The professor involved noticed me sitting there without a notebook day after day, and called me in for a chat. "You seem to have ceased bringing any sort of writing implement to my lectures", he said. "I presume that there's some reason for that?" I stammered out some line about how I found that I was able to concentrate more on the material when I wasn't having to worry about getting it down on paper, and I could tell that he didn't buy that one for a minute. "I see. . ." he said slowly, and let me go. The next lecture (and you knew this sentence would start out that way), he was up at the board talking about More O'Ferrall plots or something of the sort, and in the middle of explaining one said ". . .then when you move into this quadrant the transition state is affected like so and does that look OK to you, Derek?"
Zzzzzip! Some home-security monitor circuit in my brain tripped, and I returned to reality with the unpleasant sensation of having been dropped into my seat from a helicopter. "Umm. . .no mistakes that I can see", I said, which was certainly true, and the professor gave me a narrow-eyed look. "Yes. . .no doubt".
So no, this couldn't have gone on in that style for too much longer, and it was with relief that I moved on to full-time lab work. But I still have little patience for lectures I find uninteresting. I'm just glad that no one's passing out exams afterwards. . .
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June 10, 2009
I had some requests to answer my own "Random Questions" from the other day, so here goes:
1. Does it bother you, or by contrast make you a bit proud, when you tell someone that you're a chemist and (as happens in about seven out of ten cases) they say "Oh, that was my hardest/least favorite/most boring subject when I was in school"?
Well, whether it bothers me or not, this happens all the time. Like pretty much every chemist in the world, I get to hear all about how people couldn't stand my subject in school. I take the point that mathematicians have it even worse, but it's not like we miss many of them with chemistry, either.
When people ask me what I do, I tell them "drug discovery", and I mention the diseases that I'm working on. That never fails to get some interest, and only then I spring on my listener the (often unexpected) info that this involves chemistry. Coming at it from that angle almost always leads to a good conversation, while coming at it from the "I'm a chemist" angle often leads to "Hey, look at the time!" effects. It's worth doing it in the right order, though - I like the effect when of showing that this boring/hard/useless subject actually leads to what most people find is a really interesting job.
2. How many thousands (10s, 100s of thousands) of dollars of unused equipment is sitting in dusty, unused storerooms at your company, because someone ordered it years ago and either (1) never got it to work, (2) was the only person ever to get it to work, or (3) found that it worked, but what it did wasn't worth doing that way?
Disused equipment? What is this disused equipment you speak of? Never have I seen such a thing. Why, those elaborate combichem machines in the sub-basement, they're just down there because they're so valuable. That rotating split-and-mix thingamabob and the multichannel parallel doohickey, we guard those closely.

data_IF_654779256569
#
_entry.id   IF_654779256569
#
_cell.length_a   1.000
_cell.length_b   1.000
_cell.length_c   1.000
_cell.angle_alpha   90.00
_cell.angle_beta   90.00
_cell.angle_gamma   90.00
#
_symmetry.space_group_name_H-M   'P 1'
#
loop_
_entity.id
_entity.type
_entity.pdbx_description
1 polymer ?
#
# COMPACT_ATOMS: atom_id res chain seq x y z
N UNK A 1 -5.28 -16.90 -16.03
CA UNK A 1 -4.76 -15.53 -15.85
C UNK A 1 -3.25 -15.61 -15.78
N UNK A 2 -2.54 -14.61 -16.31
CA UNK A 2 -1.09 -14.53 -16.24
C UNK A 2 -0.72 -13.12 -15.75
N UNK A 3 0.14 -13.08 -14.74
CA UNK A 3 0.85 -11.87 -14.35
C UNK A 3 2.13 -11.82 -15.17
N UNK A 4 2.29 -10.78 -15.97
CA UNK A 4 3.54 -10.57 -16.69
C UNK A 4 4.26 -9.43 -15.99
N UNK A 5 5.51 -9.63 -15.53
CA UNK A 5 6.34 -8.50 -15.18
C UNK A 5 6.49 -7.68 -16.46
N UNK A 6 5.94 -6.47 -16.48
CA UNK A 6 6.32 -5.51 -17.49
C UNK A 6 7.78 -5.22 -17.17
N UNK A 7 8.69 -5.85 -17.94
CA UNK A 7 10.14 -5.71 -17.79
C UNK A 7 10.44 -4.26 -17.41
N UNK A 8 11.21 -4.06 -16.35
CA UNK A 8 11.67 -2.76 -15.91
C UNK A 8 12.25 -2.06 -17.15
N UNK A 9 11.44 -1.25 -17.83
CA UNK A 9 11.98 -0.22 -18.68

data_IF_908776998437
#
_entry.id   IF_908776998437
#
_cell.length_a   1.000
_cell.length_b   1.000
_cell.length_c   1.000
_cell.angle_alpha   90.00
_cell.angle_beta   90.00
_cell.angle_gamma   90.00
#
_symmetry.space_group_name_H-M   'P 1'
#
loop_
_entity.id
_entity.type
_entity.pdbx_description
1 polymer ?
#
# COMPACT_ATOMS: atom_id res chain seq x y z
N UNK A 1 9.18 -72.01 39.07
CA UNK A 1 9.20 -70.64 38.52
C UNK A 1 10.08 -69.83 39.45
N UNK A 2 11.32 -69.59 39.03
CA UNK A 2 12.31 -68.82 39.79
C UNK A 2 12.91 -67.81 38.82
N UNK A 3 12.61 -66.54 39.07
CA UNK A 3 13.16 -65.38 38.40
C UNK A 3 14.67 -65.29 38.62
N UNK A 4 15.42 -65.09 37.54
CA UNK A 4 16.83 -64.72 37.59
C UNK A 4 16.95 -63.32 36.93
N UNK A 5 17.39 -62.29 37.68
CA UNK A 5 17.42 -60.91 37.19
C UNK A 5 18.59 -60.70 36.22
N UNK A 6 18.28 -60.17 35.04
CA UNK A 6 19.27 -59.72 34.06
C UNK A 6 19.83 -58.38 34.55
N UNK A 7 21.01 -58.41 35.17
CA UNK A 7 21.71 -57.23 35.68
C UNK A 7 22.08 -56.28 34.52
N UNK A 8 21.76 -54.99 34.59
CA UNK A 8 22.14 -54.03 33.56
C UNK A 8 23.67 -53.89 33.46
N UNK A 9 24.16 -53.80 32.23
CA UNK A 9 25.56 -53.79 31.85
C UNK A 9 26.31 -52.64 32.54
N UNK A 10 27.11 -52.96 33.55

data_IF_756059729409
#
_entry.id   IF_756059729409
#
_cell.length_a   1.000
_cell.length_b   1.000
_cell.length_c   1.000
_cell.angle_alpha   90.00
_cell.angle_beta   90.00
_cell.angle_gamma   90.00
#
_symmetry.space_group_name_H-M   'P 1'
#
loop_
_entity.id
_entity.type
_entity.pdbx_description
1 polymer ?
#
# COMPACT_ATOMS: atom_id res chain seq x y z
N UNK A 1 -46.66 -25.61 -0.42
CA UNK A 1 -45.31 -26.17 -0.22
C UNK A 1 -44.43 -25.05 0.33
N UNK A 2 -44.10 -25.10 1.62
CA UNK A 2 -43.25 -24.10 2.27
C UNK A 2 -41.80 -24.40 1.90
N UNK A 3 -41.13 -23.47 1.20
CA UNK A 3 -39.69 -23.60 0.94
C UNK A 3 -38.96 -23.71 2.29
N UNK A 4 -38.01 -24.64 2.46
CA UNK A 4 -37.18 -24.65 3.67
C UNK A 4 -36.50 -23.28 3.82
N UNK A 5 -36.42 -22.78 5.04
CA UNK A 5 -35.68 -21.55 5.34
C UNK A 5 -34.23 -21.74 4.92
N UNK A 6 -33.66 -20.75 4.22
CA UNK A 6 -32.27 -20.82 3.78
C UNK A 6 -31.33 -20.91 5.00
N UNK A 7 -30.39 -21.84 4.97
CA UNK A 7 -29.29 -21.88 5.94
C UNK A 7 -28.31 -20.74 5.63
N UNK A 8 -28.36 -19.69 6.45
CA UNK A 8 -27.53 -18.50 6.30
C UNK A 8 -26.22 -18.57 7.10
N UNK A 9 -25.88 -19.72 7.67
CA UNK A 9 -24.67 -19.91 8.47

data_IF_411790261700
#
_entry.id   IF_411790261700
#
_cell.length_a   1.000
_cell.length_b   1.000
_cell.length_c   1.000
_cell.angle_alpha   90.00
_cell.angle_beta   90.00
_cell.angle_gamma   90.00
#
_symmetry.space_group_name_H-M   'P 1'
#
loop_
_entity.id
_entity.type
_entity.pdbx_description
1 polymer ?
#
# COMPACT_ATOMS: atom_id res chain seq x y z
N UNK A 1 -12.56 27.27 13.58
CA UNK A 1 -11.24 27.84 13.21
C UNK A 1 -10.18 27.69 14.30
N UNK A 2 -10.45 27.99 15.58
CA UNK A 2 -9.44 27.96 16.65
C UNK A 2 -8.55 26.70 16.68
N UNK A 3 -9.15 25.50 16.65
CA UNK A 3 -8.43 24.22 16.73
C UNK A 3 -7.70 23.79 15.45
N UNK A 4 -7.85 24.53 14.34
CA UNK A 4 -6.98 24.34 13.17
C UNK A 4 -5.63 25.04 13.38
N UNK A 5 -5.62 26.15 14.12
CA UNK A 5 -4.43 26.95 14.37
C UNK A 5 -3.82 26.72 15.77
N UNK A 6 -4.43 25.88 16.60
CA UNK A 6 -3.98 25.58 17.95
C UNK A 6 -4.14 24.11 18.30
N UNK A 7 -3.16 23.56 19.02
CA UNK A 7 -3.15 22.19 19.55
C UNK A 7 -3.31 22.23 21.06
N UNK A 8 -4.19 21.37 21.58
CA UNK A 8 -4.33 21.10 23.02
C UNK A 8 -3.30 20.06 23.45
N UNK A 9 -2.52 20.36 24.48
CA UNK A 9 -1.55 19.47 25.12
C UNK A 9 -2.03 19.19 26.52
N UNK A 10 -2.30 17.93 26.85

Hah! Actually, I remember a couple of labs where this stuff wasn't in the basement at all. No, it was out there in the hoods, taking up space and slowly gathering dust, a standing reproach to everyone who walked past it. It would have been better off out of sight, but no one quite had the heart. And besides, it would sometimes get turned on for visiting groups - there was that.
3. Have you ever set up a reaction and thought "Boy, I sure hope that this doesn't work"?
I suppose that this is somewhat shameful, but yes, I have set up reactions hoping that they would fail. Usually it's been when I've had to use a particularly distasteful reagent (sodium ethanethiolate, for example), and I don't want to end up using it on a larger scale. I remember a fellow grad student presenting his work while we were trying to get our PhDs, and he detailed a deoxygenation step which only worked when his intermediate was made using a hefty excess of thiophosgene. "As fate would have it", said his long-suffering labmate from the back of the room.
And I've had less honorable instances, dating back to grad school or early in my industry career, when I was more or less forced to run a reaction a particular way even though I felt there was no chance for it to work. So yeah, in those cases I did look forward to saying "Yes, I tried your idea. And no, it didn't work any better than mine."
4. For the drug discovery people out there, what per cent of compounds you've made over the years would you guess dissolve in plain water to any real extent? Is that figure going up, or down?
The figure is hard to estimate, but it sure isn't high. Things that dissolve in straight water are hard to work with, y'know - they tend not to extract so well into ethyl acetate or dichloromethane, and they don't run so great on silica when you try to clean them up. That's worth another blog post in itself - the way that our standard chemistry techniques tend to push us away from a lot of polar molecules that might be just what we need for med-chem.
5. What, off the top of your head, would you say in retrospect is the most time-wasting chemistry you've ever ended up doing?
Tough competition. I'm tempted to say vacuum pyrolysis of corn starch to make levoglucosan, but I needed that for my dissertation, so it can't be called useless.
The real winner, in retrospect, has to be a series of reactions I did in my first couple of months in my grad school group, when I was still taki